Don’t hesitate to ask.

How a nightmare summer taught me how to ask for help.

I do not like to be bad at things.
I suspect this is more or less a universal trait. But it has also always been my natural impulse to give up on anything that doesn’t immediately and easily come to me as a natural skill. It is a stubborn old habit of mine: I want to immediately be the best at something. If that doesn’t appear likely, I instantly lose the drive to keep going.
This has rarely presented itself as an advantage.
In fact, it has made many of my pursuits, from academic to athletic to social settings, immensely difficult at times; it is also a natural quality that I continue to have to fight tooth & nail.
The fight has become slightly easier for two reasons: first, I know the signs of its emergence and have taught myself some techniques to execute a preventive strike before it gains momentum; second, and most importantly, I learned to ask for help.


Like most stories of this sort, I learned “the hard way.” And I learned the hard way over & over again. Truthfully, I am still learning; I am sure I will continue learning to ask for help for the rest of my life.
There is, however, a period of my life that stands out as the moment I learned how important it is to ask for help; that it is unavoidable; that it is crucial; that it is a strength.

I was 21 and living in Brooklyn with  my cousin and her husband while I participated in an intensive summer-long program to learn ancient Greek. It was essentially an “ancient Greek boot camp,” and I would later come to semi-affectionately describe it as “spending two months in a coma having constant nightmares and waking up to discover that you knew Greek.” I owe the person I am now and the place I’m in and the work I’m doing to this program; however, it was without a doubt the worst summer of my life, and the hardest thing I’ve ever done.
What’s more, I really wasn’t always sure I could do it.
The program was five days a week for twelve weeks from 9-5, with optional before-school reading groups and lunchtime grammar lessons. Every afternoon we would have a number of exercises to complete, and a whole new set of flashcards to make and memorize. It was A Lot – but, then, we were trying to learn the entire ancient Greek language in 12 weeks.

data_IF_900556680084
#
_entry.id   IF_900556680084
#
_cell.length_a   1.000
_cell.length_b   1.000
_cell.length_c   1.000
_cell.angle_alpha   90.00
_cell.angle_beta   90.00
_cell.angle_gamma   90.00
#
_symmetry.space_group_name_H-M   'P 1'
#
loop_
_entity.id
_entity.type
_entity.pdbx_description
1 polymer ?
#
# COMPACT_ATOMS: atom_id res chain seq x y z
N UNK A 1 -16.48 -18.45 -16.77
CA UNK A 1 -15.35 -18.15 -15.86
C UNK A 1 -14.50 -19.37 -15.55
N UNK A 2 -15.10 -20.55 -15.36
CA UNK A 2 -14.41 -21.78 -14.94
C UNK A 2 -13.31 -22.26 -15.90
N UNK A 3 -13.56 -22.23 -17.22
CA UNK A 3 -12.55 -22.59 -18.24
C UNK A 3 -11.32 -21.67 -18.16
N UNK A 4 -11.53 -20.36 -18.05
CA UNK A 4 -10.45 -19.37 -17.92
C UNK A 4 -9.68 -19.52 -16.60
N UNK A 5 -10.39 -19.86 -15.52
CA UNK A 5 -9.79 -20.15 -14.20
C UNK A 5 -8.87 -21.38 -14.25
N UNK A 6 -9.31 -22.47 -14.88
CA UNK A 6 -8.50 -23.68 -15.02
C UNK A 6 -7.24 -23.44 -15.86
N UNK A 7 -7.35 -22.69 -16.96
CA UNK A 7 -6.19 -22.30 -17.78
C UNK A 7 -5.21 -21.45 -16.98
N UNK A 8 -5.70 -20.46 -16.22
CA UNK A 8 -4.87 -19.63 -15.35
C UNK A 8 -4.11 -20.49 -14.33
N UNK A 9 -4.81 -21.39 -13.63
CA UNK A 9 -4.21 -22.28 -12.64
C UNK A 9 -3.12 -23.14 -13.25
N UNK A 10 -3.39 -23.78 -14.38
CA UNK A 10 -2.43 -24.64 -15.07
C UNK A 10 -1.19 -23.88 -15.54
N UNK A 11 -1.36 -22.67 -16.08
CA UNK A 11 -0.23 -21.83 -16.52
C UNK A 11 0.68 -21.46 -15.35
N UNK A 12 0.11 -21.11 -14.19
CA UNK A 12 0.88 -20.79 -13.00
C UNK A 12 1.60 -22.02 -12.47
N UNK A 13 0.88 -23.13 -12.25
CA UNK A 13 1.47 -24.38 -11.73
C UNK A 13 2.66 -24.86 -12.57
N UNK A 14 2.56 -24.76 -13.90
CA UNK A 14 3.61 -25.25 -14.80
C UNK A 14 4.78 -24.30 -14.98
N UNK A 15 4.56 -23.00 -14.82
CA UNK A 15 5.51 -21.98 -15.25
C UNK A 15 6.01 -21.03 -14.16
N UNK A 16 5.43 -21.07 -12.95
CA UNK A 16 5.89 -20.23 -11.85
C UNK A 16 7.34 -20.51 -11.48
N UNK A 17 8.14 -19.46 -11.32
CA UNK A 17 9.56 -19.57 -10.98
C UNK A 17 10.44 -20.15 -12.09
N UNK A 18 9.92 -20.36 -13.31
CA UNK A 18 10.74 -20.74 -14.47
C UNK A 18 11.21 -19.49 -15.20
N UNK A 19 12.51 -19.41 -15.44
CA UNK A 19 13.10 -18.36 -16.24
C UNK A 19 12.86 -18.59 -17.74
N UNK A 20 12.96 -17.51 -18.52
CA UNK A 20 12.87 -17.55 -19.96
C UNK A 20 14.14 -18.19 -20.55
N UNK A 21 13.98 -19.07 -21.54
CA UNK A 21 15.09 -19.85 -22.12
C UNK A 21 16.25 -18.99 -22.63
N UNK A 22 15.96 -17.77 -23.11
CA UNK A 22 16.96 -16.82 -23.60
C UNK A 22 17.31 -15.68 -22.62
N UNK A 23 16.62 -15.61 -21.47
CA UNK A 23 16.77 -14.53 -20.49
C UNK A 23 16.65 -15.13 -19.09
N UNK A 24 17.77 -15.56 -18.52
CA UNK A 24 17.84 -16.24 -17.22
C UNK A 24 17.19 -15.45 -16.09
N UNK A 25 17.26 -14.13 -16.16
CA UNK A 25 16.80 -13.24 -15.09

On our first day in the program our instructors gave us their phone numbers and told us that any of them would be available 24 hours a day to answer questions we had about assignments, and we shouldn’t hesitate to call them, even if it was after midnight.

My first week in the program did not go well. I had never taken an inflected language before, so I didn’t know what declensions were or what purpose they served. Moreover, I severely underestimated the pace of the program. I assumed I would have time later in the week to catch up on concepts we had learned earlier, but every day was a new chapter of grammar and an entirely new set of rules to learn. Before I knew it, I was drowning. I couldn’t catch up, I couldn’t calm myself down to try to move forward, and I felt ashamed. I was calling my parents regularly asking if they thought I should just quit, and voicing my concern over failure.

My rock-bottom moment of the summer came one morning when I slept through my alarm. I had never missed a day of the program. I sort of assumed that if you missed a day – a chapter of grammar – you would essentially be destined to failure and might as well not show up at all. I was stricken with panic and disoriented and crying on the train. I essentially dissolved into anxiety and shame. A stranger on a subway platform touched my arm and told me “whatever it is, it is going to get better. I promise you.” And whoever she was, I am grateful for her. But I showed up to the school still in a state. I ran to the bathroom to hide out and cry some more. Finally, one of the instructors happened to come in. She was an incredibly intimidating person, and I was afraid of her. Seeing her see me in this vulnerable state made me sick to my stomach, until: she grabbed me by the shoulders and pulled me into a fierce hug.